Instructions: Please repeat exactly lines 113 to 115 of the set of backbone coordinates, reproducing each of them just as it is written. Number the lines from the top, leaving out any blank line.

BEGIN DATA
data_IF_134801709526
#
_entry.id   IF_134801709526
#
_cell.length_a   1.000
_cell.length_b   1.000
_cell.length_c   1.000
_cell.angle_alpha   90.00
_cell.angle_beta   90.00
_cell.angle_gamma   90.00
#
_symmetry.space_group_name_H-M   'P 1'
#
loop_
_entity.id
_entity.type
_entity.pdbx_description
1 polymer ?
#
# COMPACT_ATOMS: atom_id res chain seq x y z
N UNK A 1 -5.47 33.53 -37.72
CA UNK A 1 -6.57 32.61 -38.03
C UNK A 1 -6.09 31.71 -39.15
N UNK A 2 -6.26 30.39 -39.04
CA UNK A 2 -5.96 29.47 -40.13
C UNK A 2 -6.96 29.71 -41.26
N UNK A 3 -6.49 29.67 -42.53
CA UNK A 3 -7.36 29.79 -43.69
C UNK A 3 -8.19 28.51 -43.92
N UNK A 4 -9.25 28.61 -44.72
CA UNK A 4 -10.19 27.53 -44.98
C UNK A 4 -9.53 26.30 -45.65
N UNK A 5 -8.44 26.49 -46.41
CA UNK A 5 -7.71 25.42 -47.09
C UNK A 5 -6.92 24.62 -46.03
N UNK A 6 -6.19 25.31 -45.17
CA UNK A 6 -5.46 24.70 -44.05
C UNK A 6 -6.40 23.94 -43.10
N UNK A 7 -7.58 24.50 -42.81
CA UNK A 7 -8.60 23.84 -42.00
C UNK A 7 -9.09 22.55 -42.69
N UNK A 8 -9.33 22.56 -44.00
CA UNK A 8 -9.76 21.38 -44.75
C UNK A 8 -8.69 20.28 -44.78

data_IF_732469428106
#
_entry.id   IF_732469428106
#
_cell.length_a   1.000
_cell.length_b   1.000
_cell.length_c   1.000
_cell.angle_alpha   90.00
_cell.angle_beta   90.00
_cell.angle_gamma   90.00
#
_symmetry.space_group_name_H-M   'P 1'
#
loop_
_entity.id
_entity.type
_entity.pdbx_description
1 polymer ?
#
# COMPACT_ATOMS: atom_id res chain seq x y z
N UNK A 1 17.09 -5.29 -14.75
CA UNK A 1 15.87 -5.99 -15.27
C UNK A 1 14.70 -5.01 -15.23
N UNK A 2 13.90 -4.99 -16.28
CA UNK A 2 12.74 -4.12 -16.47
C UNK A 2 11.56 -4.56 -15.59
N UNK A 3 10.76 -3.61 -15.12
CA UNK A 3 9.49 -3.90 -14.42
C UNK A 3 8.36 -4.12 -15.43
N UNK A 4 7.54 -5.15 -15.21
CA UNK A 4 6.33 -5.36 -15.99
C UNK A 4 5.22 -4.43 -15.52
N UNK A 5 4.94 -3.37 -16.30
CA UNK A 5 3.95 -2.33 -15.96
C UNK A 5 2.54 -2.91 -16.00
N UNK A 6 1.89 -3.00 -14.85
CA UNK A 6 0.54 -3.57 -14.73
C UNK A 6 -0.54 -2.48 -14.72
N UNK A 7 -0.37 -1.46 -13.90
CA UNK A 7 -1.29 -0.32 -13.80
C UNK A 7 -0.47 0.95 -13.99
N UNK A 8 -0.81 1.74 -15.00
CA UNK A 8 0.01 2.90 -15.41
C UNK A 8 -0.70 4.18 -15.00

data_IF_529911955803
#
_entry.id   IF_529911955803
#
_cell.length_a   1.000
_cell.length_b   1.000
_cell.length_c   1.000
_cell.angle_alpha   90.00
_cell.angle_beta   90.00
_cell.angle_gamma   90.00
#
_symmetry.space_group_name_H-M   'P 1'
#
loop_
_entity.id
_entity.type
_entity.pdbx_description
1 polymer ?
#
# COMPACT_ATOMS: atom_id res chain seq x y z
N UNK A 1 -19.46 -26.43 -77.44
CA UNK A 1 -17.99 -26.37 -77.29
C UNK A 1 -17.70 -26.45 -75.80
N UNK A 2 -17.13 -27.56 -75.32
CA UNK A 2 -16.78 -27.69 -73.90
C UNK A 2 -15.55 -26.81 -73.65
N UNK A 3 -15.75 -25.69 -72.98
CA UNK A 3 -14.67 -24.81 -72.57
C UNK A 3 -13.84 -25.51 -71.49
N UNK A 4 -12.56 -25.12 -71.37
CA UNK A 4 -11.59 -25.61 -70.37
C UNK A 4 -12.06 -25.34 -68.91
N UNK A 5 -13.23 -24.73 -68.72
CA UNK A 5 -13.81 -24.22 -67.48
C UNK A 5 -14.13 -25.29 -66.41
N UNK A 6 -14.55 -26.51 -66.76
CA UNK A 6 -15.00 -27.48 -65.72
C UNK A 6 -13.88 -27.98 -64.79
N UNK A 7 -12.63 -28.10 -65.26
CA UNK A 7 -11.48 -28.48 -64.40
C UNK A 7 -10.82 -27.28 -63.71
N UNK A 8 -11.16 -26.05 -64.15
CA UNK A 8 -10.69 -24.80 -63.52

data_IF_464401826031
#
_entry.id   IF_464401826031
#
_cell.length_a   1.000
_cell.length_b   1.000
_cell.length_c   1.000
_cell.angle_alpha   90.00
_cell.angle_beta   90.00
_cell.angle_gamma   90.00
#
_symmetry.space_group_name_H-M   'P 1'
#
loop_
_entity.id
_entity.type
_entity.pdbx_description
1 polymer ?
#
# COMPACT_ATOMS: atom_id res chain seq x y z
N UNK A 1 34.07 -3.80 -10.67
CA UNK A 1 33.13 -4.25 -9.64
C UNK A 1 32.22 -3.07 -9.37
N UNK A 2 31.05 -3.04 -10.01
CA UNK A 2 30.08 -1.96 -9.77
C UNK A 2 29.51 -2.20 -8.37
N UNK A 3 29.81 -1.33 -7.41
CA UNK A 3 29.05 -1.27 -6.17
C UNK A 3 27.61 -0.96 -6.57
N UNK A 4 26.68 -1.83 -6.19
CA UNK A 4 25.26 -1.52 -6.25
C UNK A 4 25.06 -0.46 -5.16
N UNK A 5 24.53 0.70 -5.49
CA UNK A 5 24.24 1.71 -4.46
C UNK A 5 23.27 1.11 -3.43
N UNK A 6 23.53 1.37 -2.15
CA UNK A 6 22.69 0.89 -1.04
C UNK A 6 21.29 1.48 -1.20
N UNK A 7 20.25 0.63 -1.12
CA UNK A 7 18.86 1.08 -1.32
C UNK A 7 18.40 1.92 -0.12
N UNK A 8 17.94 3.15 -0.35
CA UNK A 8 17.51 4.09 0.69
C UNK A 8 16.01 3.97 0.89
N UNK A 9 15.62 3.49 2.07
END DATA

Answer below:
CA UNK A 2 -16.78 -27.69 -73.90
C UNK A 2 -15.55 -26.81 -73.65
N UNK A 3 -15.75 -25.69 -72.98